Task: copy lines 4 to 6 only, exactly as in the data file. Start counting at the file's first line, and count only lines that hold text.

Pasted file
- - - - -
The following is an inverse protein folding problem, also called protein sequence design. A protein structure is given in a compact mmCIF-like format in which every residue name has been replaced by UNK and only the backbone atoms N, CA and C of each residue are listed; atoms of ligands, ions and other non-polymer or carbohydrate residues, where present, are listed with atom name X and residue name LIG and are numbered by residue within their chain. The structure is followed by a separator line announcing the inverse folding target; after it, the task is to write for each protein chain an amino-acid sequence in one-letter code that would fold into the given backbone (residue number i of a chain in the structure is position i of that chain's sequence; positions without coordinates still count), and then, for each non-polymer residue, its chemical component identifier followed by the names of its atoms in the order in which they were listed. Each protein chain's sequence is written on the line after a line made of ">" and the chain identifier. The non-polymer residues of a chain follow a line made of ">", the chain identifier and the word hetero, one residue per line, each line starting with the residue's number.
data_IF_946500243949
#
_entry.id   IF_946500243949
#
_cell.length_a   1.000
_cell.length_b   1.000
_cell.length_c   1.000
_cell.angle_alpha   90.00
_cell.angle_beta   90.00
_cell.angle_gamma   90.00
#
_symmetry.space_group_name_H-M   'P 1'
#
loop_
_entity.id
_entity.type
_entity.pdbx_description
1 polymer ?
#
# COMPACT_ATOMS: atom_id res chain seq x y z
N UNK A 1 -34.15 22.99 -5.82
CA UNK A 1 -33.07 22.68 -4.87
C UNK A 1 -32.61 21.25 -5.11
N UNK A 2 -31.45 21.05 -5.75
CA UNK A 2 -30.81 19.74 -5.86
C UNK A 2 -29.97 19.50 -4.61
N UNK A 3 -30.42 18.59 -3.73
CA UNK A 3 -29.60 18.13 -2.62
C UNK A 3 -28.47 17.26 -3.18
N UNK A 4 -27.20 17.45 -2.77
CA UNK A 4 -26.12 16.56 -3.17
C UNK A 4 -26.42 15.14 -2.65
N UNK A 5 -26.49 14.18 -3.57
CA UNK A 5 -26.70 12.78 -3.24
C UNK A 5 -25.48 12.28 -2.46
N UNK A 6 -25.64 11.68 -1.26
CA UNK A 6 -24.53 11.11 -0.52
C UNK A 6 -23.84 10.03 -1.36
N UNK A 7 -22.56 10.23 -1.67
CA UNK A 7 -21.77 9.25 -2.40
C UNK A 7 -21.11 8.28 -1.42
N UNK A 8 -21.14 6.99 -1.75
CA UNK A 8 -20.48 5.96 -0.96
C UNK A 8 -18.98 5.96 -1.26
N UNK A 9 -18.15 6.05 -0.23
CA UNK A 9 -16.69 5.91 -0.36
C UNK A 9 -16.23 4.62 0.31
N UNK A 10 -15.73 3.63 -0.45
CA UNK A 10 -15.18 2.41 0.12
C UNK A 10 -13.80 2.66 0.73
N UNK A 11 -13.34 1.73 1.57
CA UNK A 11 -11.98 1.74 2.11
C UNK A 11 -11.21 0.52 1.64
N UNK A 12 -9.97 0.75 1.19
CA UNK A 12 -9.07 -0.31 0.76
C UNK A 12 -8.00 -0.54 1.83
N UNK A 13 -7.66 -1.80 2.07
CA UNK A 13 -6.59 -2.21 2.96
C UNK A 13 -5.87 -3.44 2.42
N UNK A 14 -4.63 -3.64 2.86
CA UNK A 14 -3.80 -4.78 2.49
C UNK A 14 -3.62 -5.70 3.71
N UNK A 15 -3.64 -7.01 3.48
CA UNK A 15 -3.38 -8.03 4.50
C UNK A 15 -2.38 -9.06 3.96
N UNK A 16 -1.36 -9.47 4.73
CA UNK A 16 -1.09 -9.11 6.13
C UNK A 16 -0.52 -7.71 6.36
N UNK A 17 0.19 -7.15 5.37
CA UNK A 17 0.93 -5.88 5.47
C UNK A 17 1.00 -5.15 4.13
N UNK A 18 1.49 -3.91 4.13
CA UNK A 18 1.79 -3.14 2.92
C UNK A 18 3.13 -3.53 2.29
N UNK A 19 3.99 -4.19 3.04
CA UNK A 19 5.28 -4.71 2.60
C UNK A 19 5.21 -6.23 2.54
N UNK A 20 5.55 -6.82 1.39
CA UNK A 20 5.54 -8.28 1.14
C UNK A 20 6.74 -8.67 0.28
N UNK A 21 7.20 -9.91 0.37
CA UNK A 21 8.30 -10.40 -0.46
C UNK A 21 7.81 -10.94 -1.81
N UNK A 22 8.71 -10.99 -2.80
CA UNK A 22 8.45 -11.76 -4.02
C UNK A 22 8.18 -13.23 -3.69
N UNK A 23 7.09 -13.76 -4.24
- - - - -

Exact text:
_entry.id   IF_946500243949
#
_cell.length_a   1.000